Claire Panosian Dunavan,
MD, FIDSA, DTM&H (London)
UCLA School of Medicine
Division of Infectious Diseases
10833 Le Conte Ave, CHS 37-121
Los Angeles, CA 90095-1688

Division office: 310-825-7225
Voicemail: 310-794-6053
Facsimile: 310-825-3632

Babies Born Infected With CMV – What Are Their Chances?

Daily News, August 2011

“At 18 months, she’s perfect!” my MD friend exclaimed. “So many times in my career, I’ve seen it go the other way.”
We were talking about one of her favorite patients: a tiny tot infected with cytomegalovirus while still in her mother’s womb. The name may be new, but the scourge is common. In fact, CMV is the U.S.’s leading congenital infection.

Transmitted in multiple ways (infected humans can shed virus in saliva, blood, and sexual secretions, among other fluids), CMV produces mild-to-moderate illness in most people. It wreaks far worse damage, however, in babies whose mothers are acutely infected during pregnancy.

But back to Dr. Chris Mink, one amazing pediatrician. On top of practicing “routine” pediatric infectious diseases at Harbor-UCLA Medical Center for more than 20 years, Mink’s work has spanned FDA vaccine reviews to treatment of HIV-infected children to caring for foster kids and international adoptees.

Mink has also cared for many CMV victims, needless to say. In most developed countries, CMV afflicts roughly 1 in 250 live births. Ten percent of infected newborns have telltale signs right away; without treatment, many of them develop mental retardation, cerebral palsy, hearing loss or visual impairment. Other babies infected at birth seem well at first but reveal damage later on.

Here’s another shocking fact. Experts currently estimate that CMV in newborns causes more permanent disability than either Down or fetal alcohol syndrome.

The good news? An estimated 50 to 80 percent of American women of child-bearing age are already immune to CMV, which virtually eliminates their chance of infecting their babies in utero.

In some newborns promptly diagnosed, there’s also treatment: an intravenous antiviral called ganciclovir. (Current data suggest that ganciclovir lessens CMV-induced hearing loss and other developmental impairments in congenitally-infected babies.)

But first doctors have to suspect the infection, prove the diagnosis, then treat in hospital for six weeks while supporting the babies (who are usually premature and underweight) in other ways.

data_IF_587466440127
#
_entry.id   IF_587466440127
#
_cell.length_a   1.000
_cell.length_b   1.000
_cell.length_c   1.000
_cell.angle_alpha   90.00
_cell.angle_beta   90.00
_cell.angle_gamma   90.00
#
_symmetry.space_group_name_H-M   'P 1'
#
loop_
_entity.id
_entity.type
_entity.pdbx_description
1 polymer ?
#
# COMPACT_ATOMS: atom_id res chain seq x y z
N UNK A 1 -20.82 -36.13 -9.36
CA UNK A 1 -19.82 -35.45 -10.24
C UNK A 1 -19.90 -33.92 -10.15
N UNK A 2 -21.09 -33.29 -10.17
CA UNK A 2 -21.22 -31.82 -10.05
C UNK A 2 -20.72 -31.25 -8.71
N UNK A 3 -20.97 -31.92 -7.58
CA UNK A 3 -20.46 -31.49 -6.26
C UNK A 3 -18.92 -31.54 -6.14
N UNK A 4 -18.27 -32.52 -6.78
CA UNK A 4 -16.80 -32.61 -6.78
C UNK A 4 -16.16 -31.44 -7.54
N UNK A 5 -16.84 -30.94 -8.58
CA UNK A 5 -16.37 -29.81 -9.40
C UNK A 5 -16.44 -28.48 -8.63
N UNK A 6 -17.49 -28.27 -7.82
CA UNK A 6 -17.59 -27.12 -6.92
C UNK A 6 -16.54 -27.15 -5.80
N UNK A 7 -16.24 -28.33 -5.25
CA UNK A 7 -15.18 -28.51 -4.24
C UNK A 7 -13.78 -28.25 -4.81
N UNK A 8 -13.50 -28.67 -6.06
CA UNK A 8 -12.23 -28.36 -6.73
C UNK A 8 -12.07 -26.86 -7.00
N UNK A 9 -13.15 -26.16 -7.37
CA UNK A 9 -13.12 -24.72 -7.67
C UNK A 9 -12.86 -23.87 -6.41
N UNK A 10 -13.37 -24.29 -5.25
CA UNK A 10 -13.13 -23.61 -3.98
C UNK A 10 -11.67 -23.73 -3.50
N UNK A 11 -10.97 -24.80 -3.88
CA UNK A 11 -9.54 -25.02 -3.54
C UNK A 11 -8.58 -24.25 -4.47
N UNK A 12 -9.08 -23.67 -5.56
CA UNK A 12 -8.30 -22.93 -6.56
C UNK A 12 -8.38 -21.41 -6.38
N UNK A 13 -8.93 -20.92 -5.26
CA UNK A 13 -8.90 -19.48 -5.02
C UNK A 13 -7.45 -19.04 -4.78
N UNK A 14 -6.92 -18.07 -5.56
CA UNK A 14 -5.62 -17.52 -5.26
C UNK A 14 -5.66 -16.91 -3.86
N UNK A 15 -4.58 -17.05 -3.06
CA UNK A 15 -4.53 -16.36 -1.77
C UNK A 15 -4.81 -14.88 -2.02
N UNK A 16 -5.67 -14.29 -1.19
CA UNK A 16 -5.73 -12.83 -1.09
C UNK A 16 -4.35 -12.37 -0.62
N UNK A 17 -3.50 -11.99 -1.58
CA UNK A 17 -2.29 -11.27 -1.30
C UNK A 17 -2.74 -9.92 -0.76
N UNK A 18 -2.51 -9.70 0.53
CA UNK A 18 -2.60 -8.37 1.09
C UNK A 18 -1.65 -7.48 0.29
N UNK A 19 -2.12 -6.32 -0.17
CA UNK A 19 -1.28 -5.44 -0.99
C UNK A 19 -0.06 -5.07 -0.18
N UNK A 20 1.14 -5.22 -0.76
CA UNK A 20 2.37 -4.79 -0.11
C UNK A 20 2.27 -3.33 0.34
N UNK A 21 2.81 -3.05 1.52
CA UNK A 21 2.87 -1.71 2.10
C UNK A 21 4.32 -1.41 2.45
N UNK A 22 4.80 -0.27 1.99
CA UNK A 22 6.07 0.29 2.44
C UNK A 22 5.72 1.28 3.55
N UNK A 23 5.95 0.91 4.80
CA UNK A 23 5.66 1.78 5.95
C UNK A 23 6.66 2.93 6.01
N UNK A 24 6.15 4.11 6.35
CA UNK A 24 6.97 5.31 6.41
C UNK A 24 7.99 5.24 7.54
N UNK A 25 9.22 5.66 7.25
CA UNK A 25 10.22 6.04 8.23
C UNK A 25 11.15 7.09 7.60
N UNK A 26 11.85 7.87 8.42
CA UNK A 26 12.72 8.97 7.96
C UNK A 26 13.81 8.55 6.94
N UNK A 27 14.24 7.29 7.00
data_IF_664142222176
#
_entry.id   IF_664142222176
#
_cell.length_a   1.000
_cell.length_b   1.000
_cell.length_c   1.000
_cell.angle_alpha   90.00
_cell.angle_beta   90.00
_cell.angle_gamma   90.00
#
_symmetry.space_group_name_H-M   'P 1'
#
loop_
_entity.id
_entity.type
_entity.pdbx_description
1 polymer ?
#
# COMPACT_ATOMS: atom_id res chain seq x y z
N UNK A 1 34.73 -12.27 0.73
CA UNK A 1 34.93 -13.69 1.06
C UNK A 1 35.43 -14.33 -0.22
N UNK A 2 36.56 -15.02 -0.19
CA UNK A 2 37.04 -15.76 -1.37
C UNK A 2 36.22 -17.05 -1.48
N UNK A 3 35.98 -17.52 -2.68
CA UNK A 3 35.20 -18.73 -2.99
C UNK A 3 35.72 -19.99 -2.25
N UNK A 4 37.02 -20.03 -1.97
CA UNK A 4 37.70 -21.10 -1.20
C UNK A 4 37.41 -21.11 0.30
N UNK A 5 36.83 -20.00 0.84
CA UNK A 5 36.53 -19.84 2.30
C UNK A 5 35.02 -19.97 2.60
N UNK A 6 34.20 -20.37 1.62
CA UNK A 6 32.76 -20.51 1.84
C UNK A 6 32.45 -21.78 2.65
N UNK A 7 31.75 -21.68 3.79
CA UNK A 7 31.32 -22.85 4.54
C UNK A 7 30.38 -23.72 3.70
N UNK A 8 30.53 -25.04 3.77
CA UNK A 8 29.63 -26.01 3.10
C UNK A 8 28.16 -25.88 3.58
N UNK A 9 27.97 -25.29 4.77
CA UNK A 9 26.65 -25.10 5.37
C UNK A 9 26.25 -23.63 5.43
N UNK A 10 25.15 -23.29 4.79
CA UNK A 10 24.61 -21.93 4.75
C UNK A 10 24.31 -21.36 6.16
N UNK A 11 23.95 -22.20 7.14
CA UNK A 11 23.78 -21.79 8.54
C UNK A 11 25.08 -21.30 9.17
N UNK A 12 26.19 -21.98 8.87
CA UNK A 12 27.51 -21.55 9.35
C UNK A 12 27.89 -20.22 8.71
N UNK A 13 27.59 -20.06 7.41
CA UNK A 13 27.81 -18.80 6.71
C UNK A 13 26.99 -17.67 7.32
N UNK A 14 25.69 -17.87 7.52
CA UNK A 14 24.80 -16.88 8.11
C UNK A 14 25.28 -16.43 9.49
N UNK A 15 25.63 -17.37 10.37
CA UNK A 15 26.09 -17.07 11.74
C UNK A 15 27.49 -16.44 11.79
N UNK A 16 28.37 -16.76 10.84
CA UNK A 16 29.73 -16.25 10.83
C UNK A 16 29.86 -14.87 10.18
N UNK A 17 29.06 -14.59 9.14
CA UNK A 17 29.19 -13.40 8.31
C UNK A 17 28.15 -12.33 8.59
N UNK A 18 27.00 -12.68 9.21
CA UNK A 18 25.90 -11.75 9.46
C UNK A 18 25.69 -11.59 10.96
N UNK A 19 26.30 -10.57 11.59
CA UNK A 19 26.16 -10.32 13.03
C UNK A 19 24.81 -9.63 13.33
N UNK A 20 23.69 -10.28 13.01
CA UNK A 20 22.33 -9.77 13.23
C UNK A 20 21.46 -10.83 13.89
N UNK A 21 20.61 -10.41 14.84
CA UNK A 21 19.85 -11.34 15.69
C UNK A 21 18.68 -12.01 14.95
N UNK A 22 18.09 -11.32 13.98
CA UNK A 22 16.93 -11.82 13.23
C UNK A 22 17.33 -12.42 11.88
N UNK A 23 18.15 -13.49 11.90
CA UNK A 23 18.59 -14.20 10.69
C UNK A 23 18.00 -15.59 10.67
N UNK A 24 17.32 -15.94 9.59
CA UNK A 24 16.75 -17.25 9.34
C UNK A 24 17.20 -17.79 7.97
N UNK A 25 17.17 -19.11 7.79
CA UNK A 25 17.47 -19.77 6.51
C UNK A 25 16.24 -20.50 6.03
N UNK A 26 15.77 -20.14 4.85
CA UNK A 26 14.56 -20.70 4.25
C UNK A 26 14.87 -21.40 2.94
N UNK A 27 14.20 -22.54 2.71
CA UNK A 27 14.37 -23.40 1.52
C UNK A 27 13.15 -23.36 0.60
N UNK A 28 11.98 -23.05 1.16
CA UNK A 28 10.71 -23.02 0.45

In the case of Mink’s patient, the situation was especially poignant.

Although treated with ganciclovir, the little girl was born to a mom who didn’t want to keep her.

“How many strikes can you have against you?” Mink said. “Unwanted, no love and attention. At first she had a really hard time eating.”

Then a wonderful thing happened. A devoted foster parent took her home, and the child born with CMV began to thrive.

“She bonded with her new mom, started growing, and hasn’t stopped,” my friend enthused. “She’s now walking and talking and has already passed several milestones, like putting words together.”

Because saliva-based CMV tests have recently become available, some experts believe all newborn babies should be screened. Another strategy? Screening pregnant women. Once diagnosed with active CMV, in some cases, they can be treated before they deliver.

Education and prevention are also key. In particular, pregnant women who work in day care (a major site of CMV transmission) should be extremely conscientious about hand-washing and other hygiene measures.

Sometimes it’s good to reflect on how far we’ve come. Twenty-five years ago, another MD friend and his wife celebrated the birth of their first son.

Sadly, within months, it became clear their little boy had severe congenital CMV. Today, he resides permanently on a farm for developmentally disabled adults.

In 2011, many CMV-infected newborns can avoid a similar fate. In fact, Chris Mink predicts a far different future for her patient.

“It’s as if she has a little light inside her,” she told me. “I believe she is destined for great things.”

Related posts:

Familial Mediterranean Fever: Rare Genetic Disease Is Often Misdiagnosed

Diabetic Foot Infections Carry A High Price

A Patient’s Ancestry Makes Him Vulnerable To A Dustborne Infectious Disease

Claire Panosian Dunavan, MD, DTM&H (London), 2008 President of the American Society of Tropical Medicine and Hygiene, received her education at Stanford University, Northwestern Medical School, Tufts-New England Medical Center, and the London School of Hygiene and Tropical Medicine. First as Chief of Infectious Diseases at LA County-Olive View Medical Center, then as Director of Travel and Tropical Medicine at UCLA, she has been a UCLA professor, clinician, and teacher since 1984. She has also worked overseas in Haiti, Taiwan, the Philippines, Pakistan, Vietnam, Albania, Armenia, and Tanzania, among other countries.

Dunavan’s second career as a print and broadcast journalist includes 6 years as a medical editor, reporter, and co-anchor for Lifetime Television. In 1997, her interview with a dying physician won an international “Freddie” Award. In 2000, with her husband Patrick Dunavan—an 8-time Emmy Award-winning documentary filmmaker —she produced a television program on hepatitis B which has reached 300 million international viewers. In recent years, she has written regularly for national newspapers and magazines. She currently writes a weekly column called “The Infection Files” which runs in California newspapers. Her journalism spans issues in infectious diseases and public health affecting everyone on the planet to global health policy and economics.

© 2010 Claire Panosian Dunavan